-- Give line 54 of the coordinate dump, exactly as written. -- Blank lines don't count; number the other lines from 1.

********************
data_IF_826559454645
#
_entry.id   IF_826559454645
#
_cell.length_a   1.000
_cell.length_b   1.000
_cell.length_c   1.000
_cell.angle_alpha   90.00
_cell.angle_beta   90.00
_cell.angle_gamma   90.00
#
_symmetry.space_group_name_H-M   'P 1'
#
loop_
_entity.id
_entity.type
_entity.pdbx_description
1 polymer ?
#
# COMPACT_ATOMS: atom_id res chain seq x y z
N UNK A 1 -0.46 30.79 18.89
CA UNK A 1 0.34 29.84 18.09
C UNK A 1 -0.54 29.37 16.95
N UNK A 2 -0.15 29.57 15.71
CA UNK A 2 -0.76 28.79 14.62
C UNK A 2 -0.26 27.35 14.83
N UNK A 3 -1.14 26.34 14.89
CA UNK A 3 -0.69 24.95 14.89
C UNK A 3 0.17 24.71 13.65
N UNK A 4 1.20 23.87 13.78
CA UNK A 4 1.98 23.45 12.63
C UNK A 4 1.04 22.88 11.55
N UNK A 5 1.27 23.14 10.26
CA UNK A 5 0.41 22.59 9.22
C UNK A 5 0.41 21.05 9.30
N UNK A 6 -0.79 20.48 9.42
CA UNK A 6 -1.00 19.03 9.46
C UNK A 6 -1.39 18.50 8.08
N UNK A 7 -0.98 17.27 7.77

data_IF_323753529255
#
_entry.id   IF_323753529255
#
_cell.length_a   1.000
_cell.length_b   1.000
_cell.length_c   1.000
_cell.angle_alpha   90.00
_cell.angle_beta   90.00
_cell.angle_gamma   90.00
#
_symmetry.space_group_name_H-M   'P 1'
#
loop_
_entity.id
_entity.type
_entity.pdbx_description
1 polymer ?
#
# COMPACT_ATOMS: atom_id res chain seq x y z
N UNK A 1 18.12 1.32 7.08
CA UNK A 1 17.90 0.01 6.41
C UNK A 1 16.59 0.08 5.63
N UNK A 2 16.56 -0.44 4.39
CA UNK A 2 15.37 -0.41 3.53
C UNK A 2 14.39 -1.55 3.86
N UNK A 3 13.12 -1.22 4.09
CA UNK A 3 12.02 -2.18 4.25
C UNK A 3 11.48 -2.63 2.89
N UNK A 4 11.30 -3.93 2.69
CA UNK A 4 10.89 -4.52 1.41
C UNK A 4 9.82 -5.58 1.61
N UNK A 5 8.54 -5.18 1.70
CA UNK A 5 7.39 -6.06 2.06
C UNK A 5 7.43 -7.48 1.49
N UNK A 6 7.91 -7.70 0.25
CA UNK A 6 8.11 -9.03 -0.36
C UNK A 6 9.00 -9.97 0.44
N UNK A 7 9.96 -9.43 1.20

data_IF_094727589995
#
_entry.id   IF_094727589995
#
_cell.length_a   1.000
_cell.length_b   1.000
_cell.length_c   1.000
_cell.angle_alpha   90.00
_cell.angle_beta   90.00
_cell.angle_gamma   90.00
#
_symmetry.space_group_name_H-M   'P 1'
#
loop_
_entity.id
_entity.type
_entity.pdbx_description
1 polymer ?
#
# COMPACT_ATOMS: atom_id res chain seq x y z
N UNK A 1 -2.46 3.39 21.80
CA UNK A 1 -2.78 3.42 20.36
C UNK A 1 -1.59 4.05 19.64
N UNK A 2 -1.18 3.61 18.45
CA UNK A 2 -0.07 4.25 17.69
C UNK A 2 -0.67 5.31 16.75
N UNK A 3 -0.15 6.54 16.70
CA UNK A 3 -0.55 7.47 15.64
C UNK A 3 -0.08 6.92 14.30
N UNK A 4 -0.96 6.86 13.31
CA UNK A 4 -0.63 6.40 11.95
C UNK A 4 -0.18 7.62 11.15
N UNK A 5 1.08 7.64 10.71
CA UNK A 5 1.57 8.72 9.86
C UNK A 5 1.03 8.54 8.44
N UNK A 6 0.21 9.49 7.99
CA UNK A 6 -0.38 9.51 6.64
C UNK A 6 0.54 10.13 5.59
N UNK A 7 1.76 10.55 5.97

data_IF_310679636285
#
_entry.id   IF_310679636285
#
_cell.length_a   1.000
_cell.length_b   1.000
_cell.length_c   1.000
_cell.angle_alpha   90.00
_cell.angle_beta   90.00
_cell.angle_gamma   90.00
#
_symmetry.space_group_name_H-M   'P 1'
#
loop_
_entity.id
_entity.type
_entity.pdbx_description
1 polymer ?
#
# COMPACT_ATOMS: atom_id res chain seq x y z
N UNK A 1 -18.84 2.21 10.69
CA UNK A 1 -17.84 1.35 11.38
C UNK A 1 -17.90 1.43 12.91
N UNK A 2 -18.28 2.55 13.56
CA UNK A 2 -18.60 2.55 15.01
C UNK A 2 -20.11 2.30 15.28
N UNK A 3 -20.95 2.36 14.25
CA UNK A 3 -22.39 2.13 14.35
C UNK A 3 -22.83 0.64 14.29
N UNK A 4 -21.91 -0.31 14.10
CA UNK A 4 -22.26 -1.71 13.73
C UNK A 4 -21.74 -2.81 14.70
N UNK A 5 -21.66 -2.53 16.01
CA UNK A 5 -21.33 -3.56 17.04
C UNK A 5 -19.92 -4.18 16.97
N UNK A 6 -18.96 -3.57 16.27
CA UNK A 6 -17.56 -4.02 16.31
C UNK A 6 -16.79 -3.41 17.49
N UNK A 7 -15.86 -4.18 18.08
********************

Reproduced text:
_entity.id